This site is entirely user-supported. See how you can help.
Latitude: 56.1166 / 56°6'59"N
Longitude: -3.1678 / 3°10'3"W
OS Eastings: 327486
OS Northings: 692150
OS Grid: NT274921
Mapcode National: GBR 29.LN91
Mapcode Global: WH6RV.9JS9
Entry Name: 24 Bennochy Road, Marchmont Residential Home with Boundary Walls
Listing Date: 26 March 1998
Source: Historic Scotland
Source ID: 392410
Historic Scotland Designation Reference: LB45490
Building Class: Cultural
Electoral Ward: Kirkcaldy Central
Traditional County: Fife
Probably John Milne, circa 1880, extended to N and S late 19th century, minor alterations 1920 (see Notes). Large, asymmetrical, 2-storey and attic villa with quirky French chateaux style turret, Baronial and Tudor details. Stugged, squared and snecked rubble with dressed ashlar margins. Base course and part eaves course. Crowstepped gables, and crowstepped and moulded curvilinear dormerheads; ropework mouldings; square-, segmental- and round-headed openings; hoodmoulds, corbels, stop-chamfered arrises and stone mullions.
W (PRINCIPAL) ELEVATION: 3-bay. Bipartite window to centre at each floor and finialled curvilinear dormerhead above with 'Star of David' in circular panel; bay to left at ground with canted tripartite window and moulded head to left below window with hoodmould incorporating quatrefoil moulding in circular panel and finialled crowstepped dormerhead; full-height canted tripartite window to right, stepped corbel to 1st floor and corniced at eaves with corbelled, moulded segmental pediments over outer lights, tall octagonal roof with diminutive, louvered dormer gablets to alternate faces and decorative wrought-iron brattishing with weathervane finial.
S ELEVATION: tall, projecting centre bay with window at 1st floor below stepped hoodmould with blind panel and small round-headed window in gablehead; ropework-moulded round-headed doorway and panelled timber door with semicircular plate glass fanlight on return to left, stepped hoodmould above incorporating moulded panel below corbel; bay to left with blinded door and 1st floor window below wallhead stack; blank bay to right and single storey extension projecting at ground centre.
E ELEVATION: asymmetrical fenestration, including gabled bay to left with canted tripartite window at ground and pedimented dormerheads to 1st floor windows at centre and right. Modern extension to left.
N ELEVATION: blank crowstepped gables with gablehead stacks flanking bipartite stair window at centre over single storey extension.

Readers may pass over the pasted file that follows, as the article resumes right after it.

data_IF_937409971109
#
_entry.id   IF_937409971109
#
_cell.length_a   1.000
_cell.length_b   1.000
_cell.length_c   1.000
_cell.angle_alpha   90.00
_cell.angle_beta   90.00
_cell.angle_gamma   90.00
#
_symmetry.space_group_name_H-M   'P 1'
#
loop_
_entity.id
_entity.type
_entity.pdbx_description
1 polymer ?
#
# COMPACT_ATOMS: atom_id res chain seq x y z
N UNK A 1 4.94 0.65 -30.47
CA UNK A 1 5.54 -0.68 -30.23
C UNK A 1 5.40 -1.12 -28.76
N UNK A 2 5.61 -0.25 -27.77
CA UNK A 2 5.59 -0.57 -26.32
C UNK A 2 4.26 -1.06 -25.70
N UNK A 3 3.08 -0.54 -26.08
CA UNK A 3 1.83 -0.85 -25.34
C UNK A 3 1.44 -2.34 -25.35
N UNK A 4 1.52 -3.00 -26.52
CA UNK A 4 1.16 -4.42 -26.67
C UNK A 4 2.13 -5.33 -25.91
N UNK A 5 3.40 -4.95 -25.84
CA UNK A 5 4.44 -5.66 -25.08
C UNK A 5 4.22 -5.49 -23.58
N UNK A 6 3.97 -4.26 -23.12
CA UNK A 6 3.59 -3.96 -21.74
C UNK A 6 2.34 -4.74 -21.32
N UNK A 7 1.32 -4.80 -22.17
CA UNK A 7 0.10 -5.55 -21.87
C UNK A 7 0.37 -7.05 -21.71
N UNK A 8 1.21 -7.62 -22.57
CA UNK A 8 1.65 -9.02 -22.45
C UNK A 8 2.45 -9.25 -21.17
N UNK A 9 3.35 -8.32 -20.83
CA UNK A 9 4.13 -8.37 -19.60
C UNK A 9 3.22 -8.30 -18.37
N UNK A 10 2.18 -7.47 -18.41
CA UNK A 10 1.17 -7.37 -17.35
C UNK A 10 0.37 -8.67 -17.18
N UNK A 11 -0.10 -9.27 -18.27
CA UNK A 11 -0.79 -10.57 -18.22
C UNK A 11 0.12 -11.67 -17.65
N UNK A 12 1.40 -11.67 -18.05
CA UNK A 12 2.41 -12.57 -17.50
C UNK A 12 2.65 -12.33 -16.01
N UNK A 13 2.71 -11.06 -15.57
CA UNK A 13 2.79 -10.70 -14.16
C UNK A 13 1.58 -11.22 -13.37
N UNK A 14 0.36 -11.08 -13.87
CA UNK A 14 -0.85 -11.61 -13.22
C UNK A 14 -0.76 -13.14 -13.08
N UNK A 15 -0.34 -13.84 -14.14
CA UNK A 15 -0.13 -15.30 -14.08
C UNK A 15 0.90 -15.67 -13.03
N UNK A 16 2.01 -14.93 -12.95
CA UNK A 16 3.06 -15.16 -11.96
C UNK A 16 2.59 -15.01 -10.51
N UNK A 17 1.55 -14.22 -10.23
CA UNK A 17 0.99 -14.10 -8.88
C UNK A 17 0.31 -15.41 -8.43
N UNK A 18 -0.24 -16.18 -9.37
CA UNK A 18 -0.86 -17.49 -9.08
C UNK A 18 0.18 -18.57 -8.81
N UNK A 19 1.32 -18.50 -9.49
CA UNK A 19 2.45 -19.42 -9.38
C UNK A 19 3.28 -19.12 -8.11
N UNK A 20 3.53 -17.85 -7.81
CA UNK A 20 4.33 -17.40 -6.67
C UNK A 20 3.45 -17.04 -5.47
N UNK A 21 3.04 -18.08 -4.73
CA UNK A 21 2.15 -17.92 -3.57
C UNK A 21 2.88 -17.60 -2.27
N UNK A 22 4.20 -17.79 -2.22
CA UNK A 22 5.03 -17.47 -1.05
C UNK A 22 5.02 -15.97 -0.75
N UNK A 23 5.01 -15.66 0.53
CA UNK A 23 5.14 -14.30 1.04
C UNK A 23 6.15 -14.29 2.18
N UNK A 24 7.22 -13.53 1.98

4-pane and plate glass glazing in timber sash and case windows; pictorial leaded and coloured glass to stair window and attic window to S. Grey slates, fishscale pattern to polygonal roof. Coped and shouldered stacks with cans and ashlar-coped skews with moulded skewputts; cast-iron downpipes with decorative rainwater hoppers and fixings.
INTERIOR: extensive decorative plasterwork cornices and friezes; timber shutters. 6-light screen door with coloured leaded glass. Room to SW with fine classical detail to ceiling and carved fireplace with grey marble slip. Dog-leg staircase with decorative cast-iron balusters and timber handrail.
BOUNDARY WALLS: semicircular-coped squared rubble boundary walls to W; rubble walls with segmental-headed arch and decorative wrought-iron gates to garden.
In 1890 the proprietor of Marchmont was James Whyte, bank agent, with George Whyte, floorcloth manufacturer, as tenant. In 1915 George Wilson purchased the building from Alexander Barnet, Iron Merchant, probably of Barnet & Morton in the High Street. Harold Ostlere, local floor cloth and linoleum manufacturer then bought it, in 1920, for the sum of ?1,850; alterations to both exterior and interior at this time were carried out by Alexander Fraser, Millie Street, Pathhead. The price included "dwellinghouse ... the garage, glass house?, hot water heating apparatus in the greenhouses ... kitchen range, all grates ... venetian blinds, window blind rollers, brass curtain poles and all gasoliers and gas fittings". Harold Ostlere increased the size of the property in 1924 by purchasing land for the sum of ?426 12s from his neighbour Mrs Elizabeth Beveridge of Beechwood (listed separately). Marchmont became a residential home in 1989. Pieces of stonework found in the garden have been restored to their original fountain? design from memory of local octogenarian. Its name no doubt comes from the Marchmont area of Edinburgh, replete with similarly exuberant Baronial design. The tentative attribution to John Milne relates to details in common with the architect's other work - notably use of Star of David motif. See Building for a New Age, exhibition catalogue, Editor John Frew, Annabel Ledgard on John Milne (1822-1904).
Other nearby listed buildings